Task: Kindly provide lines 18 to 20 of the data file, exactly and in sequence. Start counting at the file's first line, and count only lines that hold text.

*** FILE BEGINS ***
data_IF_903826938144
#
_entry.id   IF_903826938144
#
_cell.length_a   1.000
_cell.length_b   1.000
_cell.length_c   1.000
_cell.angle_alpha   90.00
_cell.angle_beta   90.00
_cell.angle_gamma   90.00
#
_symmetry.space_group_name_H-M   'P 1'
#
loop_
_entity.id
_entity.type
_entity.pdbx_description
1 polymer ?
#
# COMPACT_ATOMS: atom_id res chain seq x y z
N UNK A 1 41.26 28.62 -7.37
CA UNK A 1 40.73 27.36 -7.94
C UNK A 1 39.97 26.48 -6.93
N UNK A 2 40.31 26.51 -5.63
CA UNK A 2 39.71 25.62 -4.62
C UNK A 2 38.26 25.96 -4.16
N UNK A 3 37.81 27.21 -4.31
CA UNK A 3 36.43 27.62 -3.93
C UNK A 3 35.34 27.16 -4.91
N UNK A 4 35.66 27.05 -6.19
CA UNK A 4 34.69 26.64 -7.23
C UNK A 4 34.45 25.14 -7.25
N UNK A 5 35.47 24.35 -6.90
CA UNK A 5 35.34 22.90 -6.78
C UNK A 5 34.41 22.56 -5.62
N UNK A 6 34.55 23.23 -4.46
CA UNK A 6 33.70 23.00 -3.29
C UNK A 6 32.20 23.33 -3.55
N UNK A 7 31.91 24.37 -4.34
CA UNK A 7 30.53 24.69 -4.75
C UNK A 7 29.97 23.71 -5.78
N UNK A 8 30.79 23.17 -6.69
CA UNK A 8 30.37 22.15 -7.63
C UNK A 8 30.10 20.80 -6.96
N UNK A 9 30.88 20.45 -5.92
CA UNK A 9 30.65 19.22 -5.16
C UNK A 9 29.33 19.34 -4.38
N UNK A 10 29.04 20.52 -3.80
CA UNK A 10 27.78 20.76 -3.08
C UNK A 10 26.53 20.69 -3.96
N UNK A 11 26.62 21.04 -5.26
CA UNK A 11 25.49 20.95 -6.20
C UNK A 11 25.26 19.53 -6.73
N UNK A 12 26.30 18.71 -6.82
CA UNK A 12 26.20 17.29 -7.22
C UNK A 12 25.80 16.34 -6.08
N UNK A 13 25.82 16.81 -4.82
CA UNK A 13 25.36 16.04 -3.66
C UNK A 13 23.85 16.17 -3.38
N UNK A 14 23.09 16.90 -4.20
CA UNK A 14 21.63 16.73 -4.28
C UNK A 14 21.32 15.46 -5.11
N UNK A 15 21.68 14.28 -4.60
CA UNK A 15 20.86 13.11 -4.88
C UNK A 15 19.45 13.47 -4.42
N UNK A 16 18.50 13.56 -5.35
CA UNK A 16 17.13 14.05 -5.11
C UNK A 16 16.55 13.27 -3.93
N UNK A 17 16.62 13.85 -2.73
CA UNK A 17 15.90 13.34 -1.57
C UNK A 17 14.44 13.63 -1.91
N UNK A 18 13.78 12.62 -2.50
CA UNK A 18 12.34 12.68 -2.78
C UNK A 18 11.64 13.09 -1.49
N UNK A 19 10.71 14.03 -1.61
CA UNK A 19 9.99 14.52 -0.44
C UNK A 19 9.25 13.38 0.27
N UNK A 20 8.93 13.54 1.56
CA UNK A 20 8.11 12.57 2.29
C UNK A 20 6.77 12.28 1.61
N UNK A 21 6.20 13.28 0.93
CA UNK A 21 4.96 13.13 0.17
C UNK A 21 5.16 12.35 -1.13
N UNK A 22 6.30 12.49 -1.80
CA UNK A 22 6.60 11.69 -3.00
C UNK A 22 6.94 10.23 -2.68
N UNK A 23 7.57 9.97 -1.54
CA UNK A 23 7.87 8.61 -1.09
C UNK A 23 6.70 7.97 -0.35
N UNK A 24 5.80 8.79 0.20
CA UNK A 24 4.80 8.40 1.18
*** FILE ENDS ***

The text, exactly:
1 polymer ?
#
# COMPACT_ATOMS: atom_id res chain seq x y z